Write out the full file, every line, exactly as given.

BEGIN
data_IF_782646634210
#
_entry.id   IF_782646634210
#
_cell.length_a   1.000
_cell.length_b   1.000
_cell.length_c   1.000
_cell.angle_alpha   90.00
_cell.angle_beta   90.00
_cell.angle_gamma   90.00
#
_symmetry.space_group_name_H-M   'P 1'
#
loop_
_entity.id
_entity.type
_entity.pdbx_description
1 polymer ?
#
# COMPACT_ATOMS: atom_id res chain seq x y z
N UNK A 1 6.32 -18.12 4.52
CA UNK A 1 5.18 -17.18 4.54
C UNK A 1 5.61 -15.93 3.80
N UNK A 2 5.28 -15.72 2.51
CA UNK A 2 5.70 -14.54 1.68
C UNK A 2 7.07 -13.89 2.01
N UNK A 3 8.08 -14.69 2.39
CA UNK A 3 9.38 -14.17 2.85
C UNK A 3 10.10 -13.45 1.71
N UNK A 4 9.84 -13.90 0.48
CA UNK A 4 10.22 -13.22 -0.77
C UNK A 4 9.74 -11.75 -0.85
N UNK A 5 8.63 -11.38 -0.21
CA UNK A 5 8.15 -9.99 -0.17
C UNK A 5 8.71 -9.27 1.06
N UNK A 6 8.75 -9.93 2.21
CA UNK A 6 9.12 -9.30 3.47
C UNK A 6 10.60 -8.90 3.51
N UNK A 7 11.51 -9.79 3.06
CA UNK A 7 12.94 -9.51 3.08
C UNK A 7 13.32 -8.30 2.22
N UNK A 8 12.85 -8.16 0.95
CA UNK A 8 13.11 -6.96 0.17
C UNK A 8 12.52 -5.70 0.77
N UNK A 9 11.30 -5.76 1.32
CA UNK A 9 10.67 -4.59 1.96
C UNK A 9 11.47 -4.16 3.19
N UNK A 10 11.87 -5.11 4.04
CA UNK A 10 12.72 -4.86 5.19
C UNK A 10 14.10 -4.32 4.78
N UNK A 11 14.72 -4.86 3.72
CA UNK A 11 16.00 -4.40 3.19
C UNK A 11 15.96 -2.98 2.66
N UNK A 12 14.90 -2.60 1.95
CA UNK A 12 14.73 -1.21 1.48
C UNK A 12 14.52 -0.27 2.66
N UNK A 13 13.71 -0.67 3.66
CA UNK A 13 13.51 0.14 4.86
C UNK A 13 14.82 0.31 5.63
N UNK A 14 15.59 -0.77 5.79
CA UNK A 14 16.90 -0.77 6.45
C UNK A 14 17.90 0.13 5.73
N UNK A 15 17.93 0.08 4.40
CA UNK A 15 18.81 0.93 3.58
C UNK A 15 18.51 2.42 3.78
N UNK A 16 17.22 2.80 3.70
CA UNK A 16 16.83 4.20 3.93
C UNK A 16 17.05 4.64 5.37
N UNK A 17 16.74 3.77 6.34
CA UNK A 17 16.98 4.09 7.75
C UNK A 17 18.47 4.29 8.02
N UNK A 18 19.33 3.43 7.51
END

data_IF_782646634210
#
_entry.id   IF_782646634210
#
_cell.length_a   1.000
_cell.length_b   1.000
_cell.length_c   1.000
_cell.angle_alpha   90.00
_cell.angle_beta   90.00
_cell.angle_gamma   90.00
#
_symmetry.space_group_name_H-M   'P 1'
#
loop_
_entity.id
_entity.type
_entity.pdbx_description
1 polymer ?
#
# COMPACT_ATOMS: atom_id res chain seq x y z
N UNK A 1 6.32 -18.12 4.52
CA UNK A 1 5.18 -17.18 4.54
C UNK A 1 5.61 -15.93 3.80
N UNK A 2 5.28 -15.72 2.51
CA UNK A 2 5.70 -14.54 1.68
C UNK A 2 7.07 -13.89 2.01
N UNK A 3 8.08 -14.69 2.39
CA UNK A 3 9.38 -14.17 2.85
C UNK A 3 10.10 -13.45 1.71
N UNK A 4 9.84 -13.90 0.48
CA UNK A 4 10.22 -13.22 -0.77
C UNK A 4 9.74 -11.75 -0.85
N UNK A 5 8.63 -11.38 -0.21
CA UNK A 5 8.15 -9.99 -0.17
C UNK A 5 8.71 -9.27 1.06
N UNK A 6 8.75 -9.93 2.21
CA UNK A 6 9.12 -9.30 3.47
C UNK A 6 10.60 -8.90 3.51
N UNK A 7 11.51 -9.79 3.06
CA UNK A 7 12.94 -9.51 3.08
C UNK A 7 13.32 -8.30 2.22
N UNK A 8 12.85 -8.16 0.95
CA UNK A 8 13.11 -6.96 0.17
C UNK A 8 12.52 -5.70 0.77
N UNK A 9 11.30 -5.76 1.32
CA UNK A 9 10.67 -4.59 1.96
C UNK A 9 11.47 -4.16 3.19
N UNK A 10 11.87 -5.11 4.04
CA UNK A 10 12.72 -4.86 5.19
C UNK A 10 14.10 -4.32 4.78
N UNK A 11 14.72 -4.86 3.72
CA UNK A 11 16.00 -4.40 3.19
C UNK A 11 15.96 -2.98 2.66
N UNK A 12 14.90 -2.60 1.95
CA UNK A 12 14.73 -1.21 1.48
C UNK A 12 14.52 -0.27 2.66
N UNK A 13 13.71 -0.67 3.66
CA UNK A 13 13.51 0.14 4.86
C UNK A 13 14.82 0.31 5.63
N UNK A 14 15.59 -0.77 5.79
CA UNK A 14 16.90 -0.77 6.45
C UNK A 14 17.90 0.13 5.73
N UNK A 15 17.93 0.08 4.40
CA UNK A 15 18.81 0.93 3.58
C UNK A 15 18.51 2.42 3.78
N UNK A 16 17.22 2.80 3.70
CA UNK A 16 16.83 4.20 3.93
C UNK A 16 17.05 4.64 5.37
N UNK A 17 16.74 3.77 6.34
CA UNK A 17 16.98 4.09 7.75
C UNK A 17 18.47 4.29 8.02
N UNK A 18 19.33 3.43 7.51